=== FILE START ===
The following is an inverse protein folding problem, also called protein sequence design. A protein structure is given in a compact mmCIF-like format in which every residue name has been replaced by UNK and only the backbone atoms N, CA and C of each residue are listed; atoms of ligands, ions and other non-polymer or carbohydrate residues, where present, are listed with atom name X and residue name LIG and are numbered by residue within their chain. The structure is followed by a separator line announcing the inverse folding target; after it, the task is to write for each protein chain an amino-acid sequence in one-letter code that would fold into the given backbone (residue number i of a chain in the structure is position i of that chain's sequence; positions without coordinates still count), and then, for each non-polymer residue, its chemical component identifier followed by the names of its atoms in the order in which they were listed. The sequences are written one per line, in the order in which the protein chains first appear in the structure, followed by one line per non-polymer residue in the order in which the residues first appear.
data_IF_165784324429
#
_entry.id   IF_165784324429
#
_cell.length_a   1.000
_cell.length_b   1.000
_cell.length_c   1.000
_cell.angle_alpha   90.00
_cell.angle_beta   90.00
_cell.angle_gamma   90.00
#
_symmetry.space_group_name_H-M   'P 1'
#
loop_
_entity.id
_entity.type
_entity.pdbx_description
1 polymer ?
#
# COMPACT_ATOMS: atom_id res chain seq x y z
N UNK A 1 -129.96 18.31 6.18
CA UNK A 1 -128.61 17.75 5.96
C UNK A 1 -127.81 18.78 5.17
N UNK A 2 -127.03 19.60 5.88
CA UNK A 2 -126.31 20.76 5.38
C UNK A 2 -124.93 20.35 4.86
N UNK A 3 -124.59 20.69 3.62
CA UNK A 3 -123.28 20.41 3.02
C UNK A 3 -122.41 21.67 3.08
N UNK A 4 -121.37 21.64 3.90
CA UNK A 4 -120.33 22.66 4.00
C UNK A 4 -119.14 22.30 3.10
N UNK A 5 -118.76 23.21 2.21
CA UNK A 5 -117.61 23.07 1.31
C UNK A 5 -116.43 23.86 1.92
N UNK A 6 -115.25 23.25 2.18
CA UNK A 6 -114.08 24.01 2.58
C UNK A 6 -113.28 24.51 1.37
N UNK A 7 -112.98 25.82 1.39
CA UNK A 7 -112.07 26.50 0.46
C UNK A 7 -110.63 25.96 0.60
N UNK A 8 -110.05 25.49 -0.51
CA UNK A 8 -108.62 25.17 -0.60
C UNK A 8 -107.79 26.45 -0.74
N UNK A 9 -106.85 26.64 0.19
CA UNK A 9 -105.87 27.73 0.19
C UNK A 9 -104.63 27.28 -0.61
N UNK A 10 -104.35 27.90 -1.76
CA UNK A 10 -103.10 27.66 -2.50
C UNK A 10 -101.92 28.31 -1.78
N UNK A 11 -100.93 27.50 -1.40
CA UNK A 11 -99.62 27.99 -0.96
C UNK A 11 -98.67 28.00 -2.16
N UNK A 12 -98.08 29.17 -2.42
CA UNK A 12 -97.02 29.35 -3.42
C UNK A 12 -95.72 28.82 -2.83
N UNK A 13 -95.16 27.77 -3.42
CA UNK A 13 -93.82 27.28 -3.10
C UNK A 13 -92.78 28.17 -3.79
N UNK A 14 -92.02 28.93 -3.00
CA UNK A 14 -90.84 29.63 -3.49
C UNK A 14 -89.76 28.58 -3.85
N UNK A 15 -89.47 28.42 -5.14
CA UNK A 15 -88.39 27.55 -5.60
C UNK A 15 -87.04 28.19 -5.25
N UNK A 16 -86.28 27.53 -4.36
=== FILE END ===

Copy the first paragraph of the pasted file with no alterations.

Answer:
The following is an inverse protein folding problem, also called protein sequence design. A protein structure is given in a compact mmCIF-like format in which every residue name has been replaced by UNK and only the backbone atoms N, CA and C of each residue are listed; atoms of ligands, ions and other non-polymer or carbohydrate residues, where present, are listed with atom name X and residue name LIG and are numbered by residue within their chain. The structure is followed by a separator line announcing the inverse folding target; after it, the task is to write for each protein chain an amino-acid sequence in one-letter code that would fold into the given backbone (residue number i of a chain in the structure is position i of that chain's sequence; positions without coordinates still count), and then, for each non-polymer residue, its chemical component identifier followed by the names of its atoms in the order in which they were listed. The sequences are written one per line, in the order in which the protein chains first appear in the structure, followed by one line per non-polymer residue in the order in which the residues first appear.